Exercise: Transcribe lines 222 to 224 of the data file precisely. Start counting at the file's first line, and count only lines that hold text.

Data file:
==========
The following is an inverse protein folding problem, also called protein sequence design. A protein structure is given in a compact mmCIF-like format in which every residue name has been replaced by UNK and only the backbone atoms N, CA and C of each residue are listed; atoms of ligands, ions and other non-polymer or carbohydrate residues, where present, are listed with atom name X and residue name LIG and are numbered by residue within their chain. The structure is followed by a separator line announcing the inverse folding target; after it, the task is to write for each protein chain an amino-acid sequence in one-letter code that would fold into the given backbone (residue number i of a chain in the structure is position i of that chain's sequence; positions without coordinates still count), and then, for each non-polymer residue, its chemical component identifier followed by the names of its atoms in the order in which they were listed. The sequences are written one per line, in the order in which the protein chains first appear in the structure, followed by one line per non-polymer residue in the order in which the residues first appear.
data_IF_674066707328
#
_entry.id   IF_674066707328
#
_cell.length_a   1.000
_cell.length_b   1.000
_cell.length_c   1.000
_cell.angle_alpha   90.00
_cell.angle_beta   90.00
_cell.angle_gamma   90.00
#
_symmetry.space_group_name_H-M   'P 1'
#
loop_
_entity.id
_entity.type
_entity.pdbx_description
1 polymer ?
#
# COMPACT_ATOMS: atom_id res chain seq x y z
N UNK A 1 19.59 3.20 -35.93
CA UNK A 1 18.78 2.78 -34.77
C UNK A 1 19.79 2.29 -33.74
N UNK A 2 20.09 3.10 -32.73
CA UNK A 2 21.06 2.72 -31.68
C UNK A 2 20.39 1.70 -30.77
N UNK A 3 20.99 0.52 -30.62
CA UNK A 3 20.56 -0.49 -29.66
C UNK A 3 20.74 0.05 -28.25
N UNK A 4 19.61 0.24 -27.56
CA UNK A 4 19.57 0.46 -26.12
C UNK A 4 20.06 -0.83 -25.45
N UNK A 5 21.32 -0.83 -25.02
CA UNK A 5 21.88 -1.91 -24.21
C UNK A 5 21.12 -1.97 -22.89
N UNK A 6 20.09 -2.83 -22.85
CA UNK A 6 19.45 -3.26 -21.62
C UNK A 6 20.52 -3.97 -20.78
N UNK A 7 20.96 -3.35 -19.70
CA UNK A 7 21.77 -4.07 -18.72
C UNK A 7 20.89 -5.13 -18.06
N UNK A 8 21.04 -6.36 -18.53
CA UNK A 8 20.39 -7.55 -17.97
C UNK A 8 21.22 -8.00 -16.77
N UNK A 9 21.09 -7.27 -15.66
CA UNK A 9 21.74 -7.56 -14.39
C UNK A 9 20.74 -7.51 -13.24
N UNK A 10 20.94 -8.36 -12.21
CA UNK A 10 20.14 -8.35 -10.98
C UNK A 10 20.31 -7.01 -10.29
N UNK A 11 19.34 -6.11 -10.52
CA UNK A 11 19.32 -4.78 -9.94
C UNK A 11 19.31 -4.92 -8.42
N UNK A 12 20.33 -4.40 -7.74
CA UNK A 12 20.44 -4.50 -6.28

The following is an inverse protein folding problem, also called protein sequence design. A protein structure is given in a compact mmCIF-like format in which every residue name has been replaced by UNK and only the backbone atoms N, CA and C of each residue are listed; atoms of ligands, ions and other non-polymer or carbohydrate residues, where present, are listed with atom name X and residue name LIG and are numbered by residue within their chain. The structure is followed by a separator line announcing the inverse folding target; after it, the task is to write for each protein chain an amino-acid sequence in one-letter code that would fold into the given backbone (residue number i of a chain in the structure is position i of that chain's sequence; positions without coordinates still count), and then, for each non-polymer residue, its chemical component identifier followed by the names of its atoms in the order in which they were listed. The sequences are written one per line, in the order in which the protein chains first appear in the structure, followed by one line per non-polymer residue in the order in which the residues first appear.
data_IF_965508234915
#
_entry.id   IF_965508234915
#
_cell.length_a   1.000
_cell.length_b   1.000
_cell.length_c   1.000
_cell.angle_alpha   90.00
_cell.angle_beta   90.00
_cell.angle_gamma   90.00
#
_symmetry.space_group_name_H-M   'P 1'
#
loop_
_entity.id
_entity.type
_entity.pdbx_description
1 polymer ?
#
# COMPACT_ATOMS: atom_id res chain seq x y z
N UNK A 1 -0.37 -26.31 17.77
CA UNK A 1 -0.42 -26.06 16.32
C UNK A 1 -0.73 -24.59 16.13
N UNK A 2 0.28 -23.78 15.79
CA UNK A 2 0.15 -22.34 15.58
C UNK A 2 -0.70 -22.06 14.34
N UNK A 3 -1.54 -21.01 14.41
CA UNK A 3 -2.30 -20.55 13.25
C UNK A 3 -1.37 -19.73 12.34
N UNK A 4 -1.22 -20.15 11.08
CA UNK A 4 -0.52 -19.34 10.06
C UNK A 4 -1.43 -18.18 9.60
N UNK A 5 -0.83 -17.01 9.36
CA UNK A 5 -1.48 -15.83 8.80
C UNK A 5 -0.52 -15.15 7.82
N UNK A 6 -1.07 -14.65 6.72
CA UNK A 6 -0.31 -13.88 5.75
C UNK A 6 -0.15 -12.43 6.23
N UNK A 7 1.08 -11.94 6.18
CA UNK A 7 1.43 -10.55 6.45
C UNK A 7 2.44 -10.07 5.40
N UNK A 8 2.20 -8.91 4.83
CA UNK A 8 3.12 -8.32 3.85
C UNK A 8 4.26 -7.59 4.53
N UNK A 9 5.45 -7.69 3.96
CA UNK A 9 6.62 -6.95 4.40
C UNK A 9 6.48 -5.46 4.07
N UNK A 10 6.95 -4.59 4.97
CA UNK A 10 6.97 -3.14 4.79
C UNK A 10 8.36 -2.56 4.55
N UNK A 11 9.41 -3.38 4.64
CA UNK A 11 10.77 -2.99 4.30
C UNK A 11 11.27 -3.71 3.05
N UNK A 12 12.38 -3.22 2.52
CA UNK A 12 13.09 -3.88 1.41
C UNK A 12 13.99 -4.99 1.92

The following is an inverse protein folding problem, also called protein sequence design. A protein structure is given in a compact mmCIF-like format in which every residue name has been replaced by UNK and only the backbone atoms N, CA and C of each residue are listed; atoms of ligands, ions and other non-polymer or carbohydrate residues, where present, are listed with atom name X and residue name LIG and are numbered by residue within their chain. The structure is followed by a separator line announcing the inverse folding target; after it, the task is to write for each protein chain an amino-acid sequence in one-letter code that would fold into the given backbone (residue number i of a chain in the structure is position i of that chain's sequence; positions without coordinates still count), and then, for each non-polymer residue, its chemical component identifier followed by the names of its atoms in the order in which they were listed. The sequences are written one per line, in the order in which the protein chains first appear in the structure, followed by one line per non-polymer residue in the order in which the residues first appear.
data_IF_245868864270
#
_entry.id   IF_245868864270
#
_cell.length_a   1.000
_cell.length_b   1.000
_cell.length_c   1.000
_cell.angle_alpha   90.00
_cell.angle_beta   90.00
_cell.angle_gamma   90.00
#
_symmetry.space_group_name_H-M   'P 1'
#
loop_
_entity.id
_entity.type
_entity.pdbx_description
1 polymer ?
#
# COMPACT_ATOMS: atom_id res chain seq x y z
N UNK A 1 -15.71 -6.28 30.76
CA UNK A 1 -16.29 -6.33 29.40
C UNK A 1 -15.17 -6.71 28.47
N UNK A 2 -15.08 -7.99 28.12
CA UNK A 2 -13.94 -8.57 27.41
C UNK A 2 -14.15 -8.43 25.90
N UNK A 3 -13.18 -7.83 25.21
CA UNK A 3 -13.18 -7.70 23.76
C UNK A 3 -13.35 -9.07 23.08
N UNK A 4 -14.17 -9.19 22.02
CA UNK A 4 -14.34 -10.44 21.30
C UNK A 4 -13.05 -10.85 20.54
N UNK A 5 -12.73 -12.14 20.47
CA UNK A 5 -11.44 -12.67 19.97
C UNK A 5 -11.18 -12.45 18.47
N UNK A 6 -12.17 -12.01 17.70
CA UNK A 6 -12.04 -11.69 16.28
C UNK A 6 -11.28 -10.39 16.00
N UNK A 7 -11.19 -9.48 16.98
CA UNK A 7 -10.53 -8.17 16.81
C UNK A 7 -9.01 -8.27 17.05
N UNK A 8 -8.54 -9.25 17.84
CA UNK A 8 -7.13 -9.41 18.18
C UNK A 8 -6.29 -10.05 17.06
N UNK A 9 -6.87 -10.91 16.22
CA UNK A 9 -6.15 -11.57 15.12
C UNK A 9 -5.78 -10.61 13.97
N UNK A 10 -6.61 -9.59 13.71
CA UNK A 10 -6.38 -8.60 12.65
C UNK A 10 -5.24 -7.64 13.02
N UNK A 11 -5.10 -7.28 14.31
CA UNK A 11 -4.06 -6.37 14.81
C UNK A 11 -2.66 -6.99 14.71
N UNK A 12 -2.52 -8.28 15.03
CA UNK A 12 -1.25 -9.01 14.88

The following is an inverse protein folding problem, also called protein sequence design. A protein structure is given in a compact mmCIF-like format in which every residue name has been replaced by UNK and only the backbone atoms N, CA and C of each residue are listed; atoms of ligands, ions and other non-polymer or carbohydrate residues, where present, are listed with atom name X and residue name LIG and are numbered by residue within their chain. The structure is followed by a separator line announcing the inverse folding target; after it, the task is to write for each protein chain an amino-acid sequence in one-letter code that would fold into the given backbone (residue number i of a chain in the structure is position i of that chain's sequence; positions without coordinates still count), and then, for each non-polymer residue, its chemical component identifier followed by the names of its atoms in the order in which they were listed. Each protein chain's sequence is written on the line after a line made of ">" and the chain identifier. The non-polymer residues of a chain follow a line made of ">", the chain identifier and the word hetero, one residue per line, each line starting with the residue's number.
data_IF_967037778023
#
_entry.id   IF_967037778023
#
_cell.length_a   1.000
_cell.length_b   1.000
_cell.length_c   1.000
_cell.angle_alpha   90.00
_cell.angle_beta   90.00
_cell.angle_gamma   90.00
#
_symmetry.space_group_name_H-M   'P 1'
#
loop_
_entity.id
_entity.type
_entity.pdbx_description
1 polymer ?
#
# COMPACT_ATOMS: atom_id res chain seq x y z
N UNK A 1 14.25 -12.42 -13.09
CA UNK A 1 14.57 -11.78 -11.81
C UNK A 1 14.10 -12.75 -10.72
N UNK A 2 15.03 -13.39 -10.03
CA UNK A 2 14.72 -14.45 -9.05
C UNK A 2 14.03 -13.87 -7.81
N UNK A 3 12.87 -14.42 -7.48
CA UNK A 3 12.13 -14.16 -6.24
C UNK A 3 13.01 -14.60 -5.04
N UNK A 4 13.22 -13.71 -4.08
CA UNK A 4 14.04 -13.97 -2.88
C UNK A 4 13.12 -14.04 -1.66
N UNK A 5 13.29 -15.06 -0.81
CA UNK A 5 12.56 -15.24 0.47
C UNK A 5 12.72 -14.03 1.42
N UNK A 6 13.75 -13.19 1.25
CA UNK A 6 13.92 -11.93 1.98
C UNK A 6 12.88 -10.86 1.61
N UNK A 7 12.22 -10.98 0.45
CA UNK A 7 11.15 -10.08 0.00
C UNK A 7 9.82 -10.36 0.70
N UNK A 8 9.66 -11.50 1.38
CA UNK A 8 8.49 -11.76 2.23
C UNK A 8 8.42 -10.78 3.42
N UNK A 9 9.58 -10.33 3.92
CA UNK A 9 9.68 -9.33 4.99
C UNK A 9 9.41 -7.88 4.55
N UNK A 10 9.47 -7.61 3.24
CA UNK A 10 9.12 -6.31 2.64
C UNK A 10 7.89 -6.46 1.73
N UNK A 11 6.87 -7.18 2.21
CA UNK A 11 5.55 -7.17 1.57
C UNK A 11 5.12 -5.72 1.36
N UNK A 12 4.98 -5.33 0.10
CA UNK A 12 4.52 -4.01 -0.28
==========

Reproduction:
CA UNK A 11 5.55 -7.17 1.57
C UNK A 11 5.12 -5.72 1.36
N UNK A 12 4.98 -5.33 0.10